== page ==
It’s a campaign that has moved from the confusing to the picayune, the banal and the irrelevant. For instance, there’s the question of who can get more people to a rally. After 350 showed up for a clambake in Surrey featuring Dix and federal NDP Leader Tom Mulcair, Terry Lake and Todd Stone tweeted a chorused pshaw. “Are you kidding me? 350 people for @adriandix and Tom Mulcair in Surry (sic)?” it read. “We had more for @christyclark in #kamloops.”
Well, no, actually, I estimated 250 to 300 for Clark’s appearance at the ISC but does anyone other than Lake and Stone really care?
Even more important, at least in the opinion of the Liberals and NDP, is whose signs include the name of the party leader and whose don’t. At this writing, the Conservatives have no signs at all, and the Greens have everybody beat — they don’t even have candidates here.
Read more: http://www.kamloopsnews.ca/article/20130425/KAMLOOPS0304/130429925/-1/kamloops0304/rothenburger-politics-of-the-picayune-take-over
Read this follow-up from the Globe and Mail's Justine Hunter to the news she broke on Monday of NDP leader Adrian Dix's surprise opposition to turning Vancouver into a major oil port. (April 23, 2013)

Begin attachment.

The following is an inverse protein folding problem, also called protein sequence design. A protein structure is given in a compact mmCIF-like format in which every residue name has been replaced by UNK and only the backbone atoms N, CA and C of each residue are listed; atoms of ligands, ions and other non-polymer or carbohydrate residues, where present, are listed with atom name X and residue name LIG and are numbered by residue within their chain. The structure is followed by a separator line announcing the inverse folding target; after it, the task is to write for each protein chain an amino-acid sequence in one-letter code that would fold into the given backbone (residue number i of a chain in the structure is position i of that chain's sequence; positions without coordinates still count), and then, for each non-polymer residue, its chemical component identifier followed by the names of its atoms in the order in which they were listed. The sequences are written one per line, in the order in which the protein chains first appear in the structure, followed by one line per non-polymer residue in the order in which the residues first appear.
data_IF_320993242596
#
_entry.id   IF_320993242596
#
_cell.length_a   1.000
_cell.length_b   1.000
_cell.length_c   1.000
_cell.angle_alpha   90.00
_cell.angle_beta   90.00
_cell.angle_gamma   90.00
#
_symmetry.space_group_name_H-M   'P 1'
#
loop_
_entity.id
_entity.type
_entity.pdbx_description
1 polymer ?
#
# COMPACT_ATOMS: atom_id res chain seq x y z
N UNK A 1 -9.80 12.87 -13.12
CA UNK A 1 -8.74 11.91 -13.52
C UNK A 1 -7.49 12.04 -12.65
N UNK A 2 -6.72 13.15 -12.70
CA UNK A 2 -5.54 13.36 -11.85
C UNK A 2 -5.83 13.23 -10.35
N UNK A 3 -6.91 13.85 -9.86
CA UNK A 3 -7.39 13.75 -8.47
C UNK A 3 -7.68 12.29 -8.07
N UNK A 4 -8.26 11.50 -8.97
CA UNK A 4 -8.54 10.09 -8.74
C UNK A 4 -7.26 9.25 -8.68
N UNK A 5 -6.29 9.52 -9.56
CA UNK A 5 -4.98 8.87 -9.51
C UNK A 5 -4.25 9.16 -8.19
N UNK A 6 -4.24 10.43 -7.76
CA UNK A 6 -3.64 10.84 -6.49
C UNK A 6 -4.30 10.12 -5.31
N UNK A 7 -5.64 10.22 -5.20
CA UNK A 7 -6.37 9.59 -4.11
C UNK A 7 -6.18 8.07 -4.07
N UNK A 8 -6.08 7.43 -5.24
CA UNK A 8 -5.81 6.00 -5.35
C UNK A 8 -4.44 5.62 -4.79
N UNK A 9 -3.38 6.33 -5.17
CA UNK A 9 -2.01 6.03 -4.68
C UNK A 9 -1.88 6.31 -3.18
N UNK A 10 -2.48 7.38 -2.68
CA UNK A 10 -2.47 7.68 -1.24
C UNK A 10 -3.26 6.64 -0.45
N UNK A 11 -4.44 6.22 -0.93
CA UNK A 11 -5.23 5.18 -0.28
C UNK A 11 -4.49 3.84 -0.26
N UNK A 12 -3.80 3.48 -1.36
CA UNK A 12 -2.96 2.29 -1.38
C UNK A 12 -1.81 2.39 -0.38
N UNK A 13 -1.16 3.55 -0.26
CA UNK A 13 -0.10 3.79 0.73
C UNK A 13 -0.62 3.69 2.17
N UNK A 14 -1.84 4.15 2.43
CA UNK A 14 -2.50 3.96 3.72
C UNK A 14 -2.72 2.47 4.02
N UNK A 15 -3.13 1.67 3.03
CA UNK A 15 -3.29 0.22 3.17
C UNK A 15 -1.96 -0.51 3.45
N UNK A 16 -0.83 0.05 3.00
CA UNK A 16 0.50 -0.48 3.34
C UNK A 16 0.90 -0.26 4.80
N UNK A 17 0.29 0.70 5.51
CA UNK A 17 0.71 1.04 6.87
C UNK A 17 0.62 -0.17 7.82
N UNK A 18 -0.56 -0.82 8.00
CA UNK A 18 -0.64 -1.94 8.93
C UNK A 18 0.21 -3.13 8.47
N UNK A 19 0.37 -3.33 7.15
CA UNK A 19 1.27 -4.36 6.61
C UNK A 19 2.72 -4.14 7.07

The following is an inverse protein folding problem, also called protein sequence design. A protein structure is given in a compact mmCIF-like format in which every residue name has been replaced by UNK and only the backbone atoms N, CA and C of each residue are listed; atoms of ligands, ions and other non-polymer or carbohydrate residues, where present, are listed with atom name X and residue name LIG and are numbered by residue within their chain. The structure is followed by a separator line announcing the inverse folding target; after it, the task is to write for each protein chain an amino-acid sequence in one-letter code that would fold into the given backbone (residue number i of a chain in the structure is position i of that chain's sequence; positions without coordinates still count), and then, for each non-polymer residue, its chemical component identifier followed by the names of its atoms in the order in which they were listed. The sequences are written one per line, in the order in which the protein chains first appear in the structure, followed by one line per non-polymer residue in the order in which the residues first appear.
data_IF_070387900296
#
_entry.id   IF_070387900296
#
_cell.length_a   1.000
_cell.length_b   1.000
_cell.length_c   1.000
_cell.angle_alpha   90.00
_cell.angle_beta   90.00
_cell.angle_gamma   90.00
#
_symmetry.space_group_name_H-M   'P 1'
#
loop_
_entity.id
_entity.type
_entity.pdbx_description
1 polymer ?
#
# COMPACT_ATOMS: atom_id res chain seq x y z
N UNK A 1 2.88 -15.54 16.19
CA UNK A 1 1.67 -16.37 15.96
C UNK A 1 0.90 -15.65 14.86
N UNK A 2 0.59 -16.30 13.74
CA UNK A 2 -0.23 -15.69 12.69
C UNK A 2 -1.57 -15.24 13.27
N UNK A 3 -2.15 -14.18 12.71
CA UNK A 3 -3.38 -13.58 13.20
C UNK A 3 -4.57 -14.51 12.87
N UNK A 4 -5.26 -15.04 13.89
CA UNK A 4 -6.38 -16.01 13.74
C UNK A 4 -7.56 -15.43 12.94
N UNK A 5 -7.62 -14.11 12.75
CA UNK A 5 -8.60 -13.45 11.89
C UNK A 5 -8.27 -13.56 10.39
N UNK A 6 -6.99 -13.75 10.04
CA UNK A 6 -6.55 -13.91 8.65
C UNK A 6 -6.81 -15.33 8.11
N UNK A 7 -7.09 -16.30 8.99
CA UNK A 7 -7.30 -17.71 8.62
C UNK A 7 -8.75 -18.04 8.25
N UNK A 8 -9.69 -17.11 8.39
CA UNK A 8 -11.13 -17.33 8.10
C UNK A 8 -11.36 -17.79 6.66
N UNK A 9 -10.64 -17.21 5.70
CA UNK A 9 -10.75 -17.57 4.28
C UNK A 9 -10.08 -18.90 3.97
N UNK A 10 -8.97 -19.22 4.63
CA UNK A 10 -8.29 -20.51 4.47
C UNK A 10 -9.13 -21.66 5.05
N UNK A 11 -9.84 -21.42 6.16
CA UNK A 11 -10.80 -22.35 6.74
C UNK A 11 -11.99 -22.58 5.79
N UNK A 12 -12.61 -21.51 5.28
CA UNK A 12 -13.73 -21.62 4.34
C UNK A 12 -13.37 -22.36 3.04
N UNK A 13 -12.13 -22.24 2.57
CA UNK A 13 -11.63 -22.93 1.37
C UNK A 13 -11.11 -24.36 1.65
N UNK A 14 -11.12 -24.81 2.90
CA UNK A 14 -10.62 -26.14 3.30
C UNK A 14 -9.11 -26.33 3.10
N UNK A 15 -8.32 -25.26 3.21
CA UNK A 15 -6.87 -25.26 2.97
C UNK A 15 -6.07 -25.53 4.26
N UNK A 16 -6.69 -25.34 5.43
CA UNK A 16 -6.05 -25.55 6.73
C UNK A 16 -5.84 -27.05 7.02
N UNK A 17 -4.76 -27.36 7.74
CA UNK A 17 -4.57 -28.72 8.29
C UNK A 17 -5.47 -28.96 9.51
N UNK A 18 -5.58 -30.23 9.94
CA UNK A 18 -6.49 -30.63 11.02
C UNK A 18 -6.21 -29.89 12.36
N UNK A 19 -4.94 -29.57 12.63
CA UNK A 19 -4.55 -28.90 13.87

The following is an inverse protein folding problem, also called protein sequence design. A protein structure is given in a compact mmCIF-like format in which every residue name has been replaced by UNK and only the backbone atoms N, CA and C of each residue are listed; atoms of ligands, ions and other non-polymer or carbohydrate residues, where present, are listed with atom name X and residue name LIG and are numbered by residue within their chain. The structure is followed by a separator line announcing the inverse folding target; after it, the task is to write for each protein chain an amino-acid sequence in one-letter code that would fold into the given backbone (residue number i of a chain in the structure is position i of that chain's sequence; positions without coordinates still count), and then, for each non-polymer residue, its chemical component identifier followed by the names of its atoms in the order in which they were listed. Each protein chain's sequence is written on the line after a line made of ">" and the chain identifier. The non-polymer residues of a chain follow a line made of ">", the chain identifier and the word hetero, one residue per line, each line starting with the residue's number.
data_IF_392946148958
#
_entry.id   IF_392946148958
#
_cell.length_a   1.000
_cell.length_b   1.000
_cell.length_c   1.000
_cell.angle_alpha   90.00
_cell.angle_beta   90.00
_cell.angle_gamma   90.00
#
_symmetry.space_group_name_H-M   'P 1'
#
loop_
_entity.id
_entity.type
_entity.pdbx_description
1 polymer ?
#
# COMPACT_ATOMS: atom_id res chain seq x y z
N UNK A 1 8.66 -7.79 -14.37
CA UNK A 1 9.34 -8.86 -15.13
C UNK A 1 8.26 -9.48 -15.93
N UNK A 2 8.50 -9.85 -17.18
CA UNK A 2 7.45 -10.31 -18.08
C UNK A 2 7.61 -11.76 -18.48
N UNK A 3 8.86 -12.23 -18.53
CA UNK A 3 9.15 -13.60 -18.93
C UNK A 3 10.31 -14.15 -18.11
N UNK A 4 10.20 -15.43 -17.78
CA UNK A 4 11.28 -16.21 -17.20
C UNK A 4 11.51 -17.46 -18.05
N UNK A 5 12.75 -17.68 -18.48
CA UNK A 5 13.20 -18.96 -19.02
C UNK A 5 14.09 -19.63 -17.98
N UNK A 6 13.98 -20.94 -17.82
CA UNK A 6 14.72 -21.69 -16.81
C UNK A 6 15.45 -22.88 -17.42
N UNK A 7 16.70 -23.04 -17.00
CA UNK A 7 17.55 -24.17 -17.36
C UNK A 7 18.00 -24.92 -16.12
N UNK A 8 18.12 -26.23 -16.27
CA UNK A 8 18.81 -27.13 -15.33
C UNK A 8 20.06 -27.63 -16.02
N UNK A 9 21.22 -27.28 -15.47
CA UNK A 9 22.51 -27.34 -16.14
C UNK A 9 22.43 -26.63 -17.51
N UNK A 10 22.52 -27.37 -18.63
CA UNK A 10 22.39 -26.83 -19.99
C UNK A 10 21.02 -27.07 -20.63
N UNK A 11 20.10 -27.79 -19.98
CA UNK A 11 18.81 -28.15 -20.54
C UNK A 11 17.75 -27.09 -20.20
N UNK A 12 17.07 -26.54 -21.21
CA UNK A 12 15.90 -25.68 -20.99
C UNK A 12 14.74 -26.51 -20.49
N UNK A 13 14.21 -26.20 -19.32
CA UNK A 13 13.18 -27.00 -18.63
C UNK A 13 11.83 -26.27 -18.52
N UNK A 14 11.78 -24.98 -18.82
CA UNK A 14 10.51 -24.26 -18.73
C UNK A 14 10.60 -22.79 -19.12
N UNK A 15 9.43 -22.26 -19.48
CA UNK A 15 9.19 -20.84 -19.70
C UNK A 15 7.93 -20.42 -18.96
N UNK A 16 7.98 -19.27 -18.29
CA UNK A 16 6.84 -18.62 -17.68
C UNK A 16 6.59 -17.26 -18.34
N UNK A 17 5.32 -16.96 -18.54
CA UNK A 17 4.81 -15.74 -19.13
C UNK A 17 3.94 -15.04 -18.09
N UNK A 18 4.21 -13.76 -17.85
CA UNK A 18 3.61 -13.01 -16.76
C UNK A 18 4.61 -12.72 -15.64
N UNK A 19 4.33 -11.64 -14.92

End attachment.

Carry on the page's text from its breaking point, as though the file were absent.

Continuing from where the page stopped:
Adrian Dix says he made up his mind to oppose the Kinder Morgan pipeline proposal after the company signalled its expanded ambitions for the project in January. But until the moment that he stepped up to the podium at a carefully staged policy announcement on the banks of the North Thompson River on Monday, the BC NDP Leader publicly maintained his party would take no position until the proponents submit their formal application to the national review panel.
“I thought Earth Day was a good day to say clearly what I thought – we have no intention of seeing Metro Vancouver become a major oil tanker centre,” Mr. Dix said in an interview Tuesday.
Mr. Dix said he wasn’t rushed into the decision: “It’s been an important question for some time, there wasn’t any particular pressure other than the importance of the issue,” he said. “I reflected on it for a long time.”